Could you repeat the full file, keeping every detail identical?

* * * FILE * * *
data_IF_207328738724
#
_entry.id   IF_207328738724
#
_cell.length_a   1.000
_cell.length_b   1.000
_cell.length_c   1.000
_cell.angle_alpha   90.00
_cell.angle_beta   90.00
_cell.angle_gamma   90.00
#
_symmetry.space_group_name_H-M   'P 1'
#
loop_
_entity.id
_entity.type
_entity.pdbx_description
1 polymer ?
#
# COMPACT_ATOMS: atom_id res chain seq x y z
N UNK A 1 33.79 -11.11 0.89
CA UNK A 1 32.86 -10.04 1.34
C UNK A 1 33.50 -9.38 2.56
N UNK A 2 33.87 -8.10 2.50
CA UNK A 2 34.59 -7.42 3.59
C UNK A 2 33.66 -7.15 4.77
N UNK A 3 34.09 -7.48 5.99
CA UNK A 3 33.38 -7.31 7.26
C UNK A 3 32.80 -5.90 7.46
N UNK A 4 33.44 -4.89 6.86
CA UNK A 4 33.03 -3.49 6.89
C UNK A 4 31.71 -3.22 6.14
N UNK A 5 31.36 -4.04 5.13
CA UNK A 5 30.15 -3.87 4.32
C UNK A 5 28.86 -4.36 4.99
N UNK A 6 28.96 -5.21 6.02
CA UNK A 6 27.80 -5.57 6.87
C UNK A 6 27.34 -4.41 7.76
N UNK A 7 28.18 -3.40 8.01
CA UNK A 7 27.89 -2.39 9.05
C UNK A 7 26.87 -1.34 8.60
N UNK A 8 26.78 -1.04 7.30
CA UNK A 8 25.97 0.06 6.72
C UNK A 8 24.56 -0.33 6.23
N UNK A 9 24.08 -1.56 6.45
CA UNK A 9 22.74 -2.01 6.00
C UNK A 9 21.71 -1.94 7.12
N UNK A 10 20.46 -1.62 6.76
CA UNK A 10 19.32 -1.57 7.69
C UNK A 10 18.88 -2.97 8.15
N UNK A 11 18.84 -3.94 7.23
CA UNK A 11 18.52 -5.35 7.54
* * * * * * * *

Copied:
data_IF_207328738724
#
_entry.id   IF_207328738724
#
_cell.length_a   1.000
_cell.length_b   1.000
_cell.length_c   1.000
_cell.angle_alpha   90.00
_cell.angle_beta   90.00
_cell.angle_gamma   90.00
#
_symmetry.space_group_name_H-M   'P 1'
#
loop_
_entity.id
_entity.type
_entity.pdbx_description
1 polymer ?
#
# COMPACT_ATOMS: atom_id res chain seq x y z
N UNK A 1 33.79 -11.11 0.89
CA UNK A 1 32.86 -10.04 1.34
C UNK A 1 33.50 -9.38 2.56
N UNK A 2 33.87 -8.10 2.50
CA UNK A 2 34.59 -7.42 3.59
C UNK A 2 33.66 -7.15 4.77
N UNK A 3 34.09 -7.48 5.99
CA UNK A 3 33.38 -7.31 7.26
C UNK A 3 32.80 -5.90 7.46
N UNK A 4 33.44 -4.89 6.86
CA UNK A 4 33.03 -3.49 6.89
C UNK A 4 31.71 -3.22 6.14
N UNK A 5 31.36 -4.04 5.13
CA UNK A 5 30.15 -3.87 4.32
C UNK A 5 28.86 -4.36 4.99
N UNK A 6 28.96 -5.21 6.02
CA UNK A 6 27.80 -5.57 6.87
C UNK A 6 27.34 -4.41 7.76
N UNK A 7 28.18 -3.40 8.01
CA UNK A 7 27.89 -2.39 9.05
C UNK A 7 26.87 -1.34 8.60
N UNK A 8 26.78 -1.04 7.30
CA UNK A 8 25.97 0.06 6.72
C UNK A 8 24.56 -0.33 6.23
N UNK A 9 24.08 -1.56 6.45
CA UNK A 9 22.74 -2.01 6.00
C UNK A 9 21.71 -1.94 7.12
N UNK A 10 20.46 -1.62 6.76
CA UNK A 10 19.32 -1.57 7.69
C UNK A 10 18.88 -2.97 8.15
N UNK A 11 18.84 -3.94 7.23
CA UNK A 11 18.52 -5.35 7.54